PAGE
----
Saturday, April 25, 2009

'Piracy' as copyright infringement: nothing new under the sun

Up until a few months ago, life was pretty simple: when I saw a headline referring to "piracy" or "pirates," I could be pretty sure it was an article about copyright that I'd want to read. No longer. Now, of course, those articles could just as well be chronicling the return the other kind of pirates: you know, the guys with guns who take ships by force.

Which got me thinking: where does the use of "piracy" to refer to copyright infringement come from? Was the term appropriated from the "ay, matey" pirates in a secret 1999 meeting of RIAA flacks, as they girded for battle with Napster? Hardly. When I started looking into it, I was somewhat surprised to learn that "piracy" has been used as a synonym (or near-synonym) for copyright infringement for about 350 years. In his exhaustive etymological study of the terms "piracy" and "intellectual property," Professor Justin Hughes of Cardozo Law School traces the equation of "piracy" with infringement to an English bishop named John Fell, who lived 1625-1686. Explains Hughes (page 1009):
It is worth noting that during this pre-Statute of Anne period, “piracy” was widely used to describe unauthorized printing of books. Adrian Johns traces “piracy” as a description of unauthorized copying to John Fell, the Bishop of Oxford who resuscitated the fledgling Oxford University Press after the Restoration. According to Johns’s exhaustive study of book publishing in England, The Nature of the Book, piracy had a “technical meaning” in the seventeenth century: “a pirate was someone who indulged in the unauthorized reprinting of a title recognized to belong to someone else by the formal conventions of the printing and bookselling community.” Beyond this technical meaning, piracy “soon came to stand for a wide range of perceived transgressions of civility emanating from print’s practitioners.”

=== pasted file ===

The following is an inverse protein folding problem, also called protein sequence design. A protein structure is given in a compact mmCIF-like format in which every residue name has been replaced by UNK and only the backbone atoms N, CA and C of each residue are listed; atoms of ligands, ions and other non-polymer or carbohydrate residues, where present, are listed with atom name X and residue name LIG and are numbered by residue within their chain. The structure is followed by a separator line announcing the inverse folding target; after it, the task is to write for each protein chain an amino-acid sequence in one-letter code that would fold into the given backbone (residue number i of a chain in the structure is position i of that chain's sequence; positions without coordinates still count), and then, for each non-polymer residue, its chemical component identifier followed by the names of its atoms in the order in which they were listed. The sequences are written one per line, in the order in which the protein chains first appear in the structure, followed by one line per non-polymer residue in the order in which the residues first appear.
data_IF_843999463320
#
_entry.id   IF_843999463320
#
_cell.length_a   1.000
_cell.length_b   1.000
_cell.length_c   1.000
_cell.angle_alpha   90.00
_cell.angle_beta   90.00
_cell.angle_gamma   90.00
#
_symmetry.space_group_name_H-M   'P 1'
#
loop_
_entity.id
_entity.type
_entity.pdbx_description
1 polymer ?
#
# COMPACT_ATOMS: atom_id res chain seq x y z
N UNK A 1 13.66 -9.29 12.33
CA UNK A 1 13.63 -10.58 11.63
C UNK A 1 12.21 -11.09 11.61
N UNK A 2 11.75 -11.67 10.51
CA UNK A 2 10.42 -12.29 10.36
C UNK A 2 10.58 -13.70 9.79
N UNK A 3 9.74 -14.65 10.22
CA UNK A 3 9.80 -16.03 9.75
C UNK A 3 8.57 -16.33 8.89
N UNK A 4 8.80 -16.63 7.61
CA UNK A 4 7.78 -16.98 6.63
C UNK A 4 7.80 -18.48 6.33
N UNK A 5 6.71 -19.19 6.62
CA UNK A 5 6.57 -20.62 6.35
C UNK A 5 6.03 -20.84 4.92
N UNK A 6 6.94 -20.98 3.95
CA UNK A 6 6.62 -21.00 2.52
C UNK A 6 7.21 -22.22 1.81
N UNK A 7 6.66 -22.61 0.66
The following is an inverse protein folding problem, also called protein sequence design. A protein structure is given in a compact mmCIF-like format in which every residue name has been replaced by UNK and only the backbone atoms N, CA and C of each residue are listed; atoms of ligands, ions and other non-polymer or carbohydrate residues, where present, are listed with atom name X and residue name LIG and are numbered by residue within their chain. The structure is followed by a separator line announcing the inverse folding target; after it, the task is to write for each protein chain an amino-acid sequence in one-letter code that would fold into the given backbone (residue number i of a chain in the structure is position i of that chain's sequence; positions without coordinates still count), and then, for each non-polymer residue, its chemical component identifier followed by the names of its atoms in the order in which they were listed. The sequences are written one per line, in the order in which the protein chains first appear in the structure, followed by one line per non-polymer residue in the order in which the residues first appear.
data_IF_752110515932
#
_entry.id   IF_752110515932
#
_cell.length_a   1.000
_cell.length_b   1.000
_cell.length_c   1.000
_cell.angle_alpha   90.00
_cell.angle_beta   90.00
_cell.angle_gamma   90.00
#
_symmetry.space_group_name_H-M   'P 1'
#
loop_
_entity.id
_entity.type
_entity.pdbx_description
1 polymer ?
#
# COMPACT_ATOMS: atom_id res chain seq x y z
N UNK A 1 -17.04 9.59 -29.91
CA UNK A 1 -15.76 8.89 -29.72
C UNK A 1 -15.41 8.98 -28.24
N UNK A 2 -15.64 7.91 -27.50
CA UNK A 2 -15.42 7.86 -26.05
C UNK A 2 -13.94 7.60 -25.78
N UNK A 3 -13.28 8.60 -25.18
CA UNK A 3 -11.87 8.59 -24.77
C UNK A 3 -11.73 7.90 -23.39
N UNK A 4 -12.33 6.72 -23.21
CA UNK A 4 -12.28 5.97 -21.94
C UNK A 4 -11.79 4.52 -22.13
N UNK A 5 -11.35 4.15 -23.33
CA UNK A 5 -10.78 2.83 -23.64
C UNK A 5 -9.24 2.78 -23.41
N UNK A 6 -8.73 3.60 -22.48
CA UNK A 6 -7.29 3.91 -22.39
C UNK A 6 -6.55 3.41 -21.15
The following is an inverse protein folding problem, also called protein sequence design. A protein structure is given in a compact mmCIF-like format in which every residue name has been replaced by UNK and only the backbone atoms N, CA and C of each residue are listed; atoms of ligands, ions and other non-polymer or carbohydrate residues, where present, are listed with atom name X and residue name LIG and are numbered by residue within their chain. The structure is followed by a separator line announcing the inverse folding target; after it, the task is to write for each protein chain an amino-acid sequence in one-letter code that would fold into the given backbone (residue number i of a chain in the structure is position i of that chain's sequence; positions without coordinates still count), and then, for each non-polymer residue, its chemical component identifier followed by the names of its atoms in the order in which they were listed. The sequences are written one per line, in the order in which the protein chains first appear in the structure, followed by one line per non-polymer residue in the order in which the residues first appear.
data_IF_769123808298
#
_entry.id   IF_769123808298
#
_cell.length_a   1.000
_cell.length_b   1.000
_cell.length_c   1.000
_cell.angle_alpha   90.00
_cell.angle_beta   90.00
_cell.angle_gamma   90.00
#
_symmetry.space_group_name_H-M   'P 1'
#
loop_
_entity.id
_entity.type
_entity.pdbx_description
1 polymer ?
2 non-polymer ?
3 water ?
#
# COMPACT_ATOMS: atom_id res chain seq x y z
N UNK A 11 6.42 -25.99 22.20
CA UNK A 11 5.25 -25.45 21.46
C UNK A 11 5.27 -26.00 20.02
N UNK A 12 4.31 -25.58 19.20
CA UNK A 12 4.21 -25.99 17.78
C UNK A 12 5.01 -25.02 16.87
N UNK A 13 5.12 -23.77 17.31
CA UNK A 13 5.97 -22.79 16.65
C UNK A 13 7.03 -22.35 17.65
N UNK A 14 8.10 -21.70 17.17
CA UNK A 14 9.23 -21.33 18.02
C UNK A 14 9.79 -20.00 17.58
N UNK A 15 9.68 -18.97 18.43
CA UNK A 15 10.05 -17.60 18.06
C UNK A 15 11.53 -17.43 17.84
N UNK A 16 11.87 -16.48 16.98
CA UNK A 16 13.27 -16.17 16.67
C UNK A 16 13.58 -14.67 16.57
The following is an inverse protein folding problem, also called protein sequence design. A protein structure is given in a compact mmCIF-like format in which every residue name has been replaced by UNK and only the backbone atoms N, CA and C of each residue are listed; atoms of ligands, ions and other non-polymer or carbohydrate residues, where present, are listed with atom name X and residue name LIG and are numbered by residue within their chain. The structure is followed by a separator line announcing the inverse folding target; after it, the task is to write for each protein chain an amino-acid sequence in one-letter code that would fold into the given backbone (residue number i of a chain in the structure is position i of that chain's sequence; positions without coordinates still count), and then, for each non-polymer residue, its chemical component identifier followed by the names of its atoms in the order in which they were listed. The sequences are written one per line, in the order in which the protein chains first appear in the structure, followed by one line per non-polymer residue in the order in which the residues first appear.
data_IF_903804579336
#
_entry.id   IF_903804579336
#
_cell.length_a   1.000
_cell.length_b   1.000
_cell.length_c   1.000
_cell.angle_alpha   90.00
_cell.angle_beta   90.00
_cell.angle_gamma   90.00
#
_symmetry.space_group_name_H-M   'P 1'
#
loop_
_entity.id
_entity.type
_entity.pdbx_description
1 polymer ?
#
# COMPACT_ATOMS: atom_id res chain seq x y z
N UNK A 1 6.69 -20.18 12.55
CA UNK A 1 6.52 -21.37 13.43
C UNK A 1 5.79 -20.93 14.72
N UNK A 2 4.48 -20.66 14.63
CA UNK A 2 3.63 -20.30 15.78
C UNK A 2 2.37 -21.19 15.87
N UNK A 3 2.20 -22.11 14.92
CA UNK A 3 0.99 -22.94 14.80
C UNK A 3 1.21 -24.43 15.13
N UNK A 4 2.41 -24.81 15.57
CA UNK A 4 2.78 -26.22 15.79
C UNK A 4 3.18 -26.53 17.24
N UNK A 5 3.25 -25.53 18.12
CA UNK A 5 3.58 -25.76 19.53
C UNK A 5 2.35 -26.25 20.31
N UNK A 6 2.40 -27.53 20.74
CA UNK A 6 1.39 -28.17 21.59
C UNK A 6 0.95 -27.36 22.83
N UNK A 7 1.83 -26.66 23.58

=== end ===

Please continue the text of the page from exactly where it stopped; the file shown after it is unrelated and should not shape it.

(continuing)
(footnotes omitted; links mine). The first use of "piracy" in this sense by a court was apparently a 1798 English decision called Beckford v. Hood; the first example noted by Hughes in the US was Moody v. Fiske, 17 F. Cas. 655, 656–57 (C.C.D. Mass. 1820) (patent case). Writes Hughes (page 1043):
In the nineteenth century and the first half of the twentieth century, there is a rich history of American courts and commentators referring to all kinds of copyright infringement as “piracy.” The broad usage of the word “piracy” shows that it was generally equated with infringement: there seemed to be no requirement either that the infringement be a “nontransformative” use or that the infringement entail reproduction and distribution on a massive scale.
And Folsom v. Marsh, 9 F. Cas. 342 (C.C.D. Mass. 1841) -- generally considered the first fair use case (it found that the defense didn't apply, by the way) -- refers to "piracy" as well.

The Hughes article -- Copyright and Incomplete Historiographies: Of Piracy, Propertization, and Thomas Jefferson, 79 S. Cal. L. Rev. 993 (2006) -- also traces the origins of the term "intellectual property." That phrase appears in legal usage no later than the mid-1800s, and "property" was used in the original title of the bill that became 1710's Statute of Anne. For a more concise treatment of the etymology of "piracy," see K. Matthew Dames, The Framing of 'Piracy': Etymology, Lobbying & Policy (2009).

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